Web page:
YOUR NERVOUS SYSTEM
Evolutionarily, your nervous system plays an important role in both your survival and livelihood by serving three main functions: gathering, synthesizing, and responding to stimuli. How your nervous system operates determines how your mind, body, and heart respond to all threatening and non-threatening stimuli. It is your nervous system that is in constant command of how your body reacts—the automatic, patterned way a stimulus affects you—and responds—the thoughtful way you can choose to behave in reaction to a stimulus—with thoughts, feelings, sensations, and behaviors. Whatever your nervous system does is in an attempt to protect you from perceived harm and perceived death.
Symptoms Threaten Your Body, Life, and Livelihood
As human beings, we are naturally oriented to seek pleasure and avoid pain. The problem is that avoidance of pain is not possible when the pain is coming from inside of your own body. You can’t just walk away from it.
When you have a functional medical problem causing you pain or discomfort, your nervous system perceives it as threatening, perhaps highly threatening. Your symptoms threaten your body’s sense of comfort and ease. They also threaten your ability to live your life the way you would like to. Your nervous system’s response to a threat is stress, and stress is the last thing your body needs.
When we are no longer able to change a situation, we are challenged to change ourselves.
–Viktor E. Frankl, Man’s Search for Meaning
Our bodies are designed to become stressed under life-threatening circumstances, and to know how to unwind from stress in times of safety. Our mental, emotional, and physiological functioning are altered when we are in danger, and if our body believes that we are in constant danger because we have a functional medical problem, then part of your healing process is helping your body to find its way out of this pattern of chronic stress.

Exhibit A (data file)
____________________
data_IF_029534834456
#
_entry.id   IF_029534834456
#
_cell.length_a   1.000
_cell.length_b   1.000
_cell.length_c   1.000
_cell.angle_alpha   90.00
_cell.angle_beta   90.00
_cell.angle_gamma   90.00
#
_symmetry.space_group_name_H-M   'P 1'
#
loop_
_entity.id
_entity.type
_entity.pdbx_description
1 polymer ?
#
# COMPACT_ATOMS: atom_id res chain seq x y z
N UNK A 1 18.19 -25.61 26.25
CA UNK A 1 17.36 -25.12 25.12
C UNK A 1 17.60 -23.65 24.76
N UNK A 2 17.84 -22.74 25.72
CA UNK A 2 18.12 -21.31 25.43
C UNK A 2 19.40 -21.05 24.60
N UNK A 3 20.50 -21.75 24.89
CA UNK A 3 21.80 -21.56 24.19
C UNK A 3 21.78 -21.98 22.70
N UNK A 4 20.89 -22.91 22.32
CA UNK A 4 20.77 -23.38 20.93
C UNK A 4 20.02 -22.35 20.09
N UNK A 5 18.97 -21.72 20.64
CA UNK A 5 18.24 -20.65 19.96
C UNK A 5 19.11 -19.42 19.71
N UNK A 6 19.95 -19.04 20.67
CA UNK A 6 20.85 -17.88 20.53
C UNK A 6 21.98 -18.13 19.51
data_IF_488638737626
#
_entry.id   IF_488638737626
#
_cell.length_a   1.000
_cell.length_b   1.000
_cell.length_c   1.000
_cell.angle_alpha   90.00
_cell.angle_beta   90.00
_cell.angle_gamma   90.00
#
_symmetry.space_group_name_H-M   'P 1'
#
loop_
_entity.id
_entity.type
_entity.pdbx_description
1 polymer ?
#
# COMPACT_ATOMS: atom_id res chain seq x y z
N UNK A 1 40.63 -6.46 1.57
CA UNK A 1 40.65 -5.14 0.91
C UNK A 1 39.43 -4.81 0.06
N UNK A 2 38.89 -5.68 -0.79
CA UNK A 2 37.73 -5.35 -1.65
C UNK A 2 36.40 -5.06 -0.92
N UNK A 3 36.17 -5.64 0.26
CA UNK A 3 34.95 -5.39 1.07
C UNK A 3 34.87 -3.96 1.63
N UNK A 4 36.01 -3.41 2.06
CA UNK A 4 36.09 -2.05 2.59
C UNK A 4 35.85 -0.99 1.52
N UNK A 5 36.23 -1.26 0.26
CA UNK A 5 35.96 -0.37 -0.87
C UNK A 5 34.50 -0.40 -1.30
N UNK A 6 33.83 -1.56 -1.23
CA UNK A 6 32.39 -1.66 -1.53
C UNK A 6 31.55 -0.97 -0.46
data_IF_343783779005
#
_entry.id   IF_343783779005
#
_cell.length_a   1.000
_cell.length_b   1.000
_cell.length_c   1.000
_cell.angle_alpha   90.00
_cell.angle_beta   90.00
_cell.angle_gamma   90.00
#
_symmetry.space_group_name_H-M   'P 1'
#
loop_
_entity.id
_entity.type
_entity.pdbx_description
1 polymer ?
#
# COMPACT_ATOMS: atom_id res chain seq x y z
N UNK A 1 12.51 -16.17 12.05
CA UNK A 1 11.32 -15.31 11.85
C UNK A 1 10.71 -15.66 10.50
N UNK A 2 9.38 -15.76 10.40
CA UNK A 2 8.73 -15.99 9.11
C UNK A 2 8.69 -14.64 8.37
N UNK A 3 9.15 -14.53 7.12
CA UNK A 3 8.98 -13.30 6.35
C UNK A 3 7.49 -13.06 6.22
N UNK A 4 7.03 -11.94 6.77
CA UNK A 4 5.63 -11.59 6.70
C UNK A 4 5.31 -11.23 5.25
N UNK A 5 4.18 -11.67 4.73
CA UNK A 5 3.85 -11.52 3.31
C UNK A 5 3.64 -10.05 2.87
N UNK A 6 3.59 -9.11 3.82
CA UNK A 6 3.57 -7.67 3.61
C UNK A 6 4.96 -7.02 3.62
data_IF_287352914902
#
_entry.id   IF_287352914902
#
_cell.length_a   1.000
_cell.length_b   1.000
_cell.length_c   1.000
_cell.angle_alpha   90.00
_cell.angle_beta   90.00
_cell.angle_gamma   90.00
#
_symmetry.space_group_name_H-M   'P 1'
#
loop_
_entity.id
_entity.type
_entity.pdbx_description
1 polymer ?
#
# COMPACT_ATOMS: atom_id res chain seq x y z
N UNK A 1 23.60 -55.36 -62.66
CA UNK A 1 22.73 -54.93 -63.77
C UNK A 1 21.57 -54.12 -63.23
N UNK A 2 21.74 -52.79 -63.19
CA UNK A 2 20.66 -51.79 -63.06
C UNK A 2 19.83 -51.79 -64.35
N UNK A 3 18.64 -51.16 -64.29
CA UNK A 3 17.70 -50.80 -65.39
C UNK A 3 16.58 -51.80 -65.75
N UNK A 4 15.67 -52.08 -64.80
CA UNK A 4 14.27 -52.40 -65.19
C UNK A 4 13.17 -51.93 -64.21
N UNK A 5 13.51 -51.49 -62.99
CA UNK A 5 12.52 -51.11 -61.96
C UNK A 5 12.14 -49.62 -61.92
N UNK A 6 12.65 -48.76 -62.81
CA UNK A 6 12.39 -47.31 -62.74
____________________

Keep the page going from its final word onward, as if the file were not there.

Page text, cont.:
The Threat Response System — Fight, Flight, and Freeze
When we are under a physical or emotional threat, the sympathetic nervous system, your “fight-or-flight” system, becomes highly activated, setting off a chain reaction in your body resulting in the following changes (just to identify a few):
- Increased heart rate
- Constricted breathing
- Slowing/shutting down of digestion—Digestion can be greatly affected by stress. Click here to learn about your Enteric Nervous System (ENS), your “second brain”.
- Dilation of pupils
Functional medical problems indicate that your body has been experiencing a freeze response in reaction to something you haven’t completely registered, addressed, or resolved consciously.
When this happens, we experience a surge of energy intended to enable us to escape the threat by either running (flight) or defending ourselves (fight). However, if neither fight nor flight appears as though it will lead to succeed in helping us to escape the threat, the parasympathetic nervous system, your “rest and digest” system, will generate a “freeze” response. I explain the threat response system and the freeze response in greater detail on the Stress page.
Functional medical problems indicate that your body has been experiencing a freeze response in reaction to something you haven’t completely registered, addressed, or resolved consciously. As long as you are caught in the cycle of exposure to this threat, your body keeps experiencing or re-experiencing the freeze response, and the symptoms continue.
Your body is under stress when you have a functional medical problem. It’s your Autonomic Nervous System, the part of your nervous system that functions without conscious control on your part, that’s generating it.